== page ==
COURSE SYLLABUS

Fall 2019

*CONTENTS*

Description/Text Book |

Instructor |

Goals |

Topic Prerequisites |

Outline |

Grading |

Tests |

Absences |

Homework |

A third course in physics covering geometrical optics, interference, diffraction, quantum theory, waves and particles, atomic physics, special relativity, radioactivity, and nuclear physics. Prerequisite: PHYS 251.

**Optional Text:**

No specific textbook is required but any calculus-based, introductory physics textbook is a good resource for supplemental readings and practice problems. One recommendation is the free on-line textbook University Physics (Vol. 1) and University Physics (Vol. 2) by OpenStax.

* Instructor:* Dr. John Varriano

**Office Hours:**

Check my posted schedule for official office hours. Feel free to come by at other times to see if I am in.

3. To learn about certain applications of optical, atomic, and nuclear phenomena.

**Tests/Final Exam:**

Tests 1-3 will cover only the material discussed in each relevant part of the course. Test 4 will cover Parts 4&5. A set of study questions is available for each of the tests.The final exam will be comprehensive. A single side of an 8.5" x 11" sheet of paper filled with handwritten notes is permitted for each test. Two sides of a sheet are permitted for the final exam. Tentative test dates are:

**Homework:**

**a. Practice Problems:**

Practice problems will be assigned from the book and supplemental problem packet at every class (refer to the Problem Outline ). These will not be collected or graded but may appear on the tests and final exam.

An example problem solved using this format appears later in the syllabus.

Computer problems and due dates:

Vol | No. | Title | Pts. | Due Date | Relevant for: |
---|---|---|---|---|---|

5 | 1 | Snell's Law | 10 | Aug 30 | Part 1 |

2 | Thin Lenses | 10 | Sep 9 | Part 1 | |

3 | The Double Slit | 5 | Sep 23 | Part 2 | |

4 | Resolution | 10 | Sep 30 | Part 2 | |

5 | Photons | 10 | Oct 23 | Part 3 | |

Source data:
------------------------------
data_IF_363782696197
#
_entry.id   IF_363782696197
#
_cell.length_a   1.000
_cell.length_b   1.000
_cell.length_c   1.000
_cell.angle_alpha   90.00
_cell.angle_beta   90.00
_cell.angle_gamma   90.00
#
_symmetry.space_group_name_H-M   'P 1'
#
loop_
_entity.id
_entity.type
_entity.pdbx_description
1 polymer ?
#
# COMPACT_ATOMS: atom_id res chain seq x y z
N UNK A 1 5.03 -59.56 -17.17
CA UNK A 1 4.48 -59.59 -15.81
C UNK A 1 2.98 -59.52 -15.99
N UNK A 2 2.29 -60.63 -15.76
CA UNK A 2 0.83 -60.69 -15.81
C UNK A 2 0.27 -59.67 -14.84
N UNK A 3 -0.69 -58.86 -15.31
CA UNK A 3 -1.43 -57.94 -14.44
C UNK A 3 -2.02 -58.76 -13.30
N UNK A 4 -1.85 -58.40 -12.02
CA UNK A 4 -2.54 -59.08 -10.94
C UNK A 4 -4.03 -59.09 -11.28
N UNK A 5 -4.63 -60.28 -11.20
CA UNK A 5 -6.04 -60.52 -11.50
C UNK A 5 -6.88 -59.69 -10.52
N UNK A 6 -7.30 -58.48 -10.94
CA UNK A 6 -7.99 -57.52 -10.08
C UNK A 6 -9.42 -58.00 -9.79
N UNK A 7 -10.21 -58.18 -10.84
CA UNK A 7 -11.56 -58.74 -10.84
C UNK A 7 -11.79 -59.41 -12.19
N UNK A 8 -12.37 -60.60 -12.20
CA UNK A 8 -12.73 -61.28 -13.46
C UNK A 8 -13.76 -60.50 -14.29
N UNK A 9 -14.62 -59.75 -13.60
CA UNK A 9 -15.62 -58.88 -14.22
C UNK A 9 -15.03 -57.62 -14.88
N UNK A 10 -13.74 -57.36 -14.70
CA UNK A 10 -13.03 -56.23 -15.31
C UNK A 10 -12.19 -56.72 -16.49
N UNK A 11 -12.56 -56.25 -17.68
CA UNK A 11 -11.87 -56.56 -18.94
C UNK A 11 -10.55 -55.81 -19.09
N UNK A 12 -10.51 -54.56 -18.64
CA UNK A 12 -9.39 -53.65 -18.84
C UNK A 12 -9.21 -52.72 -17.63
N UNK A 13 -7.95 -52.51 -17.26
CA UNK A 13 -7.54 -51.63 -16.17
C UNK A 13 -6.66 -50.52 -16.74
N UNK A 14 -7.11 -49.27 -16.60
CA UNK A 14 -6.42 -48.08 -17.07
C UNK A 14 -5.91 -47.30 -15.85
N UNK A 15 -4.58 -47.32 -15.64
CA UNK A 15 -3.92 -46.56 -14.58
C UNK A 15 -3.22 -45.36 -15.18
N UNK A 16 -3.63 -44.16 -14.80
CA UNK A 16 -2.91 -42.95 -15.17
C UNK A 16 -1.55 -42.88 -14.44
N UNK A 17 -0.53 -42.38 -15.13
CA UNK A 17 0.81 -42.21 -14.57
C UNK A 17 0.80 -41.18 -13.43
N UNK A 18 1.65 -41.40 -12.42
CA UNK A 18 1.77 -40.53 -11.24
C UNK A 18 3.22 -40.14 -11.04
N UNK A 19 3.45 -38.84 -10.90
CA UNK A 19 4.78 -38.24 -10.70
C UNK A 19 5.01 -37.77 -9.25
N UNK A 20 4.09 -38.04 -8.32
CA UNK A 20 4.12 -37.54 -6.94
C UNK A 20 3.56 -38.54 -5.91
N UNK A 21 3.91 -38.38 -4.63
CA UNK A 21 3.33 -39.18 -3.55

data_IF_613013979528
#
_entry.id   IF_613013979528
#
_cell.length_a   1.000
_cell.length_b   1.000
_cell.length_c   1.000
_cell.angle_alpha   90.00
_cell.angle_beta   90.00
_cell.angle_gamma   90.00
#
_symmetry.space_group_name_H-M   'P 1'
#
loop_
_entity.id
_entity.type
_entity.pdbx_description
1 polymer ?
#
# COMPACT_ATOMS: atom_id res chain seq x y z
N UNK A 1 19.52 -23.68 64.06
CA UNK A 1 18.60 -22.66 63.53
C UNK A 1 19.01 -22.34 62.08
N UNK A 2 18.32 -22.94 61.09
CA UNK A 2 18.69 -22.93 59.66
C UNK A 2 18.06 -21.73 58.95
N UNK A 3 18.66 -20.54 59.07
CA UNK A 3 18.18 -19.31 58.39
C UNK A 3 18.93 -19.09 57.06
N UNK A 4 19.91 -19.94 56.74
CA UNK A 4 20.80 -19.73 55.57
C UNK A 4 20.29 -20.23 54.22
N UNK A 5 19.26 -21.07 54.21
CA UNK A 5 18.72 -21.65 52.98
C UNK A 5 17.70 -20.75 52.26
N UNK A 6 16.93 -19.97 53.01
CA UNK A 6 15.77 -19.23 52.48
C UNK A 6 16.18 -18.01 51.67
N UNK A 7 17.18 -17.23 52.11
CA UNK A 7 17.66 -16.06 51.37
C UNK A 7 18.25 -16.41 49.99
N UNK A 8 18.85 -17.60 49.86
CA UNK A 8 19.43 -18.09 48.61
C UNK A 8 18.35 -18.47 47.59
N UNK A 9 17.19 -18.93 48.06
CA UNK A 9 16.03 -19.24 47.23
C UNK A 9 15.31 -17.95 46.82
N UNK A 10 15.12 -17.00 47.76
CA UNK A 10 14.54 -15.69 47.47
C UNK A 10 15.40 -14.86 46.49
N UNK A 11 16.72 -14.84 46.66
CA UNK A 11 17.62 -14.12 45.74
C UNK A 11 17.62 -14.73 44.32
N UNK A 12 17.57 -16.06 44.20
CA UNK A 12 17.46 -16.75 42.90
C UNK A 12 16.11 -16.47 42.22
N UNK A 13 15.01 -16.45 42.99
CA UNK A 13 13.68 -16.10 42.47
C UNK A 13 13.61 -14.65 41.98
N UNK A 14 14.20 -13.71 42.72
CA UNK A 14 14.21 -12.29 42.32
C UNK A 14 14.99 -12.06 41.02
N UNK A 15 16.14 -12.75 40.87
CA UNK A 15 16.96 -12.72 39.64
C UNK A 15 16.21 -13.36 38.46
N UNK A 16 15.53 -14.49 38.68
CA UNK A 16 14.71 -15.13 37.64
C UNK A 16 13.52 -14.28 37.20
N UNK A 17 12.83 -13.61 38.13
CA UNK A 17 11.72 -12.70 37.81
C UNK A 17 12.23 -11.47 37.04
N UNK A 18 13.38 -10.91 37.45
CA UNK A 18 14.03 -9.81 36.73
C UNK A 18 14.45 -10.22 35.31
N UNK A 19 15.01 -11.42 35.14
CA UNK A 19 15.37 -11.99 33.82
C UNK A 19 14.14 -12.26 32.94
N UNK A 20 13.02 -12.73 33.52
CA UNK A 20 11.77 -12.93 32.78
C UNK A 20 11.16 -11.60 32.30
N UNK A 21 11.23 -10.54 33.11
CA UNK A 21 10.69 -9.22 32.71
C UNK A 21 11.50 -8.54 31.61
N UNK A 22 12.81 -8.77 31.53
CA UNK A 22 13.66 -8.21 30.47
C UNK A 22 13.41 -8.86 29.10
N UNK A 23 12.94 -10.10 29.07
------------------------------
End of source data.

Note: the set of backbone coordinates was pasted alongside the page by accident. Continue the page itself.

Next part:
6 | Hydrogen Atom | 10 | Oct 30 | Part 3 | |

7 | Laser | 5 | Nov 6 | Part 3 | |

6 | 1 | Relativity 1 | 10 | Nov 20 | Part 4 |

2 | Relativity 2 | 10 | Nov 27 | Part 4 | |

4 | Half-Life | 10 | Dec 6 | Part 5 | |

5 | Nuclear Decay | 10 | Dec 6 | Part 5 |

The problems and instructions on how to send me your score file can be found on the problem download page. This page also can be accessed from my home page by selecting "My Courses" and then clicking on the "Download" button.

*And remember: Physics is fun!*

*A uniform, solid, copper cube has a mass of 35 grams. How long is one of its sides? Copper has a density of 8.9 grams per cubic centimeter.*

**1.** A solid copper cube has a uniform density of 8.9 g/cm^3. Its mass is 35 g. Find the lengths of the sides of the cube.

**2.** density *p* = 8.9 g/cm^3

mass *m* = 35 g

**3.** length of any side *s* = ? cm

**4.**

**5.** The density of an object is given by

p = mass / volume = m / V | (1) |

V = s^3 | (2) |

**6.** Subbing (2) into (1) gives

p = m / s^3 | (3) |

s^3 = m / p | |

s = [m / p]^(1/3) | (4) |

= [(35 g) / (8.9 g/cm^3)]^(1/3) | |

s = 1.58 cm |

**7.** The units check. I do get units of cm for the length of a side as expected. The length of 1.58 cm seems reasonable. The cube measures approximately 5/8 of an inch on each side. Its mass of 35 grams corresponds to a weight of about 1.2 ounces. This seems consistent with my experience in handling copper objects.